Dorian Michael and Kenny Blackwell are California boys who just can't get enough of music.
As Michael puts it, "Music is something you feel deeply. Some music makes you think and some tunes are just plain fun to play."
The duo returns to the Tri-Cities on Nov. 20 for a concert that will offer blues, bluegrass and Brazilian sounds.
Show time is 7:30 p.m. at the Community Unitarian Universalist Church, 2819 W. Sylvester St., Pasco. Tickets are $11 adults and $9 for students and senior citizens. Cost is $1 more at the door. Advance tickets are available at Octopus' Garden and all Tri-City area Bookworm stores.
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The two also will give guitar and mandolin workshops at 3 p.m. Nov. 20. Cost is $15. To register, call 528-2215.
Though Michael is a frequent performer at the Three Rivers Folklife Society's Tumbleweed Festival, the two musicians haven't performed together in the Tri-Cities for more than six years.
"I play solo most every year at the Tumbleweed Festival, which is one of my favorite things to do," Michael said. "I reminded Kenny that it was time to see the great Northwest again and he didn't argue, so here we come."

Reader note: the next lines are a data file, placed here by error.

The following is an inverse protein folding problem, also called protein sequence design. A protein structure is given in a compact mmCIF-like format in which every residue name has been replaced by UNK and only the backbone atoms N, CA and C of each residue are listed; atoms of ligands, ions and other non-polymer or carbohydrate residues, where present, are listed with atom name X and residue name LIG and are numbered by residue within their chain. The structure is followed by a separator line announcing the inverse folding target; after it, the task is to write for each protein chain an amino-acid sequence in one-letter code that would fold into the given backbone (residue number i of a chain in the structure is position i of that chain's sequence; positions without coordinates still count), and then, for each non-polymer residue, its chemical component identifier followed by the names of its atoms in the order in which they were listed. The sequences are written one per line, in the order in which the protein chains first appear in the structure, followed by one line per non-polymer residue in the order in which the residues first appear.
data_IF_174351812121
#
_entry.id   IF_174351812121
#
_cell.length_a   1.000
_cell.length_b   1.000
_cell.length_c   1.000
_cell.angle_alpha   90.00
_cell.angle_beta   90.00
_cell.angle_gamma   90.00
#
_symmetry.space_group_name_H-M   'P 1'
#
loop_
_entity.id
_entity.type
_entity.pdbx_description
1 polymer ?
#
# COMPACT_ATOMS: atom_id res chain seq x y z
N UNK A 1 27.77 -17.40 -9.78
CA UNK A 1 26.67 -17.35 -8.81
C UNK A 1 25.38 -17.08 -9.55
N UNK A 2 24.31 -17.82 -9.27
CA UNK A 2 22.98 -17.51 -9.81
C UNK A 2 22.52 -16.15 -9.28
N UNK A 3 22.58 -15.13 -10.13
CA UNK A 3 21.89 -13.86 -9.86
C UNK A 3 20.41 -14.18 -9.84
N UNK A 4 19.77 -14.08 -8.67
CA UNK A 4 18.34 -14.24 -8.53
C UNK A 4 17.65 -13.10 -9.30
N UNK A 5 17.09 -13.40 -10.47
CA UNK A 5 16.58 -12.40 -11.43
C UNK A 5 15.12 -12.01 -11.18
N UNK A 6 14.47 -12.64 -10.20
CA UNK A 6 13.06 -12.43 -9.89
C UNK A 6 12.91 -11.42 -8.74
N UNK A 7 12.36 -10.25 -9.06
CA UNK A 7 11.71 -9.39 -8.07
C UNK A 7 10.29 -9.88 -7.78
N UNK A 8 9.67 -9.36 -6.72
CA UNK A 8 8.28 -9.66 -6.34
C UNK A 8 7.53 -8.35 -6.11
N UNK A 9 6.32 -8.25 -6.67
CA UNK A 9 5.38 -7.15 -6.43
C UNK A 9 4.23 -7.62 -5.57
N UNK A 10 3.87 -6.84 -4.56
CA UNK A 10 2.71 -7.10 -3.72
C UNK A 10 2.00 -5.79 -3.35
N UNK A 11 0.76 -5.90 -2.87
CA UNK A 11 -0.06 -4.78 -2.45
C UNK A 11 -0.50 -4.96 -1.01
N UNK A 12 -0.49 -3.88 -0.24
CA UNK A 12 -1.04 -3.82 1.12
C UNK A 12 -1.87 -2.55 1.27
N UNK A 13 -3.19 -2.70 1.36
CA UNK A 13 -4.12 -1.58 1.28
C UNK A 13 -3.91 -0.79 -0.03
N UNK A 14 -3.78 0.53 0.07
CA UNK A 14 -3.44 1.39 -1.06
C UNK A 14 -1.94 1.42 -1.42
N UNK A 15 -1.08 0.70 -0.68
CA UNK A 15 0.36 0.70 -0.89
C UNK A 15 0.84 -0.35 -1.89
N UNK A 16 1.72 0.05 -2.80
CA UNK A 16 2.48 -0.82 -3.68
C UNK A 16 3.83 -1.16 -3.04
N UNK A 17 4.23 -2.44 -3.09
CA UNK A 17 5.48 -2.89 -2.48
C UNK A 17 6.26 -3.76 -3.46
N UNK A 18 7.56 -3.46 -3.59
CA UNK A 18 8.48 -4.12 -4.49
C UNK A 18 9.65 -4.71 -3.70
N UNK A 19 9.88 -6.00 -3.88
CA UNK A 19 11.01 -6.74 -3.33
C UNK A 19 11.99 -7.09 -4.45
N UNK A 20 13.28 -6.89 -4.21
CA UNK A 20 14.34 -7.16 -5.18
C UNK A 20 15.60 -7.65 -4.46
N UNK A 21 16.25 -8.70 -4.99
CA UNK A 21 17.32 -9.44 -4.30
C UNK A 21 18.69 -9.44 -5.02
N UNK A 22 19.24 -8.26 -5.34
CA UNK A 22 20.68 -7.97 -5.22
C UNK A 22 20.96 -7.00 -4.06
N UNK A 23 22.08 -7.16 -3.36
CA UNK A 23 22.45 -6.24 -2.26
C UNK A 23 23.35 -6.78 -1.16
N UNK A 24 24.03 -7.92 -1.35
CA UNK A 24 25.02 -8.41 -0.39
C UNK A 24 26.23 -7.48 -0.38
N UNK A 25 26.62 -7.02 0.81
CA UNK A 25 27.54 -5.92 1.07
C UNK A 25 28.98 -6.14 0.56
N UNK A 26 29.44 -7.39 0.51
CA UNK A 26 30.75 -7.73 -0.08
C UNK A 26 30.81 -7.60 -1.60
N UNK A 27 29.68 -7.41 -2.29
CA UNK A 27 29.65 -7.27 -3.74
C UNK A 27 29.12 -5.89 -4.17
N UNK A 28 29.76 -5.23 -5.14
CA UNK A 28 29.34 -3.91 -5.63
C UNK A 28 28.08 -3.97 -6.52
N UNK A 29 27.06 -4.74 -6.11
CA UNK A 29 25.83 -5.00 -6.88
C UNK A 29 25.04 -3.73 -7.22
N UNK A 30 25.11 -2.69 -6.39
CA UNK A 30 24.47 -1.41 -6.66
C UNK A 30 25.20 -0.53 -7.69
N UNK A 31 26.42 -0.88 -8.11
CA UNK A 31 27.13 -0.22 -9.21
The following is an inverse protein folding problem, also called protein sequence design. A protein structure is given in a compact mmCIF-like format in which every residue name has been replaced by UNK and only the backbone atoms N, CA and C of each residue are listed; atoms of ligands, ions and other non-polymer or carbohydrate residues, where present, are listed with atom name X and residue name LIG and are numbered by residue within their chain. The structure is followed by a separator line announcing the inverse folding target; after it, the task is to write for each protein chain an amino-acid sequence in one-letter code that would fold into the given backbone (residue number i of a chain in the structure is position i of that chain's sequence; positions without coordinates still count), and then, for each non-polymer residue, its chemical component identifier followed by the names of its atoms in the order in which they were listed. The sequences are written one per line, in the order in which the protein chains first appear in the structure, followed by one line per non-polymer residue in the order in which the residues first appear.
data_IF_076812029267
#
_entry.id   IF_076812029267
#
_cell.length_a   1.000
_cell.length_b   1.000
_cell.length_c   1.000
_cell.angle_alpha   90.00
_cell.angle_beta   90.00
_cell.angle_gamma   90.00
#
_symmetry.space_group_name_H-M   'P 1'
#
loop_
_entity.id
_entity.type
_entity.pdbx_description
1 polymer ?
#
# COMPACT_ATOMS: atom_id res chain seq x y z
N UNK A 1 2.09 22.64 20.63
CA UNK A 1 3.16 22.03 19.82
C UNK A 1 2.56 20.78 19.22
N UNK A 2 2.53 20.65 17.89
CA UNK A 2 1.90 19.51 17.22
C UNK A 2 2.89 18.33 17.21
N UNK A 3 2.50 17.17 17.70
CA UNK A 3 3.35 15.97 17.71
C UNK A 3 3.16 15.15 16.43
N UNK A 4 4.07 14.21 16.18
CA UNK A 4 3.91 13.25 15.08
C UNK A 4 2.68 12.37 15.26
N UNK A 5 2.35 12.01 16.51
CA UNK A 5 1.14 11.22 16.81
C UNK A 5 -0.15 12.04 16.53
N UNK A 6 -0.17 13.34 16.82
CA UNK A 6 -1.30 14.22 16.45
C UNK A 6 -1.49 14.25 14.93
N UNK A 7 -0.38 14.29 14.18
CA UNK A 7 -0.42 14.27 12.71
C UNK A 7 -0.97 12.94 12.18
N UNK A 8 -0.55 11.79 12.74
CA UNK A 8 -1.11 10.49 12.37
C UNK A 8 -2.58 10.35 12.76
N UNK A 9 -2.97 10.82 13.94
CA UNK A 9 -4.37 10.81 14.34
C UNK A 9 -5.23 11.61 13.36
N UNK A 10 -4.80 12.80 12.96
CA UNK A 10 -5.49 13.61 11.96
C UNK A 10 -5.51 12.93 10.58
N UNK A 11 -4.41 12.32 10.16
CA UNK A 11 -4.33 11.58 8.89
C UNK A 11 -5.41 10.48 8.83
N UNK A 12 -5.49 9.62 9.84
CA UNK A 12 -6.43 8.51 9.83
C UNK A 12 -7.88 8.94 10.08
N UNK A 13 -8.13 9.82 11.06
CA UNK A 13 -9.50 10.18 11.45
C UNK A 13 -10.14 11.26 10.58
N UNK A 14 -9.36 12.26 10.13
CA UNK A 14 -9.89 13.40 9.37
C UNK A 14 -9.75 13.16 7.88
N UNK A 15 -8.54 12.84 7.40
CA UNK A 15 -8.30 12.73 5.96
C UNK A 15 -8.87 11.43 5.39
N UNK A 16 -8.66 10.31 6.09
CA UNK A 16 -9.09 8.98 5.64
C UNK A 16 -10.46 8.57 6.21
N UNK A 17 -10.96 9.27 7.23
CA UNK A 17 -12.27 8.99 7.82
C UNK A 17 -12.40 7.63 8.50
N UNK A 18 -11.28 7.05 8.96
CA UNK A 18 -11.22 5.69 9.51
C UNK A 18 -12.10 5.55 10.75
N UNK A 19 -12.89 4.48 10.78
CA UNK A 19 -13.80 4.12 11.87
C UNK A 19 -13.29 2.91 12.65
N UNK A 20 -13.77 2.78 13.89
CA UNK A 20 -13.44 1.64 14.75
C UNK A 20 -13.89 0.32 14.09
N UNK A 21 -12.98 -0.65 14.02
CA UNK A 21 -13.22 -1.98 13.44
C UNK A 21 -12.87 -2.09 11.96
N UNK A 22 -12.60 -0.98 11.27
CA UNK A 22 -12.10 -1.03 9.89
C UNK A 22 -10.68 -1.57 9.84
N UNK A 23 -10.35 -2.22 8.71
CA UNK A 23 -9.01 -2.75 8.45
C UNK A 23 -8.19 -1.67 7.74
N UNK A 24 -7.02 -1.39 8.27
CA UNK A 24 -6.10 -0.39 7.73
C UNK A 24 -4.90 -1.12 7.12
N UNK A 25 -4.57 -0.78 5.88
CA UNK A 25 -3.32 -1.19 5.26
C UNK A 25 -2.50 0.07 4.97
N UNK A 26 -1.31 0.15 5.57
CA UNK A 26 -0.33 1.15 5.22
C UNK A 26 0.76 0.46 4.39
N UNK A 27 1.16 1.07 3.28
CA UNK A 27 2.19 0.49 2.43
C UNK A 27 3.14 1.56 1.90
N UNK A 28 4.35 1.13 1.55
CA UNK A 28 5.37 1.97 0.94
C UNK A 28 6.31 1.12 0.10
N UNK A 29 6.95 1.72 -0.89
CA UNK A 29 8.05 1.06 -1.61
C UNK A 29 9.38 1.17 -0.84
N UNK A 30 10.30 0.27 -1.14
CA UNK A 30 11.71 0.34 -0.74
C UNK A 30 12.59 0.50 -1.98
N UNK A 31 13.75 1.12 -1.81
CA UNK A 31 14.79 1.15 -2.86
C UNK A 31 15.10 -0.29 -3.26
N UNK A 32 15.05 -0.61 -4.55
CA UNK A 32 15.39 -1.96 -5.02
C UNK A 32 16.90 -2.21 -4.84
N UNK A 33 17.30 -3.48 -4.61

Blackwell plays the mandolin and Michael is the guitarist.
With the mandolin, "Kenny found himself playing in the bluegrass world," Michael said. "But he also plays guitar and has ears for many kinds of music."
Michael added, "I grew up playing blues, but like Kenny listened to and played lots of other stuff."
The two were brought together by their differences, Michael said.
"We were out to broaden and maybe deepen our music making and to play stuff that we were not going to play otherwise," he said. "Kenny is a great blues player, not so common among mandolin players. He got us playing some Brazilian music and some Celtic tunes as well.
"It's a learning experience for both of us, me mostly. And I know there's been a lot of that since we last played in the Tri-Cities together."
Some folks might wonder how a guitar and a mandolin by themselves can crank out true blues. Michael describes their music as "spare and pointed."
He explains that this way: "There is a certain amount of space, of air, of open geography that happens with a duo with no bass. The music breathes in a different way in this setting and we have come to dig it a lot."
One thing's for sure, when Michael and Blackwell play together the audience hears a variety of sounds that in some cases are trial runs on the listeners.
"Both of us have a tendency to get restless and want to try out different kinds of music," Michael said.
Those styles make for different attitudes and emotional takes on the music, he said.
"We like to try to get to all those places in the space of concert."
*Dori O'Neal: 582-1514; firstname.lastname@example.org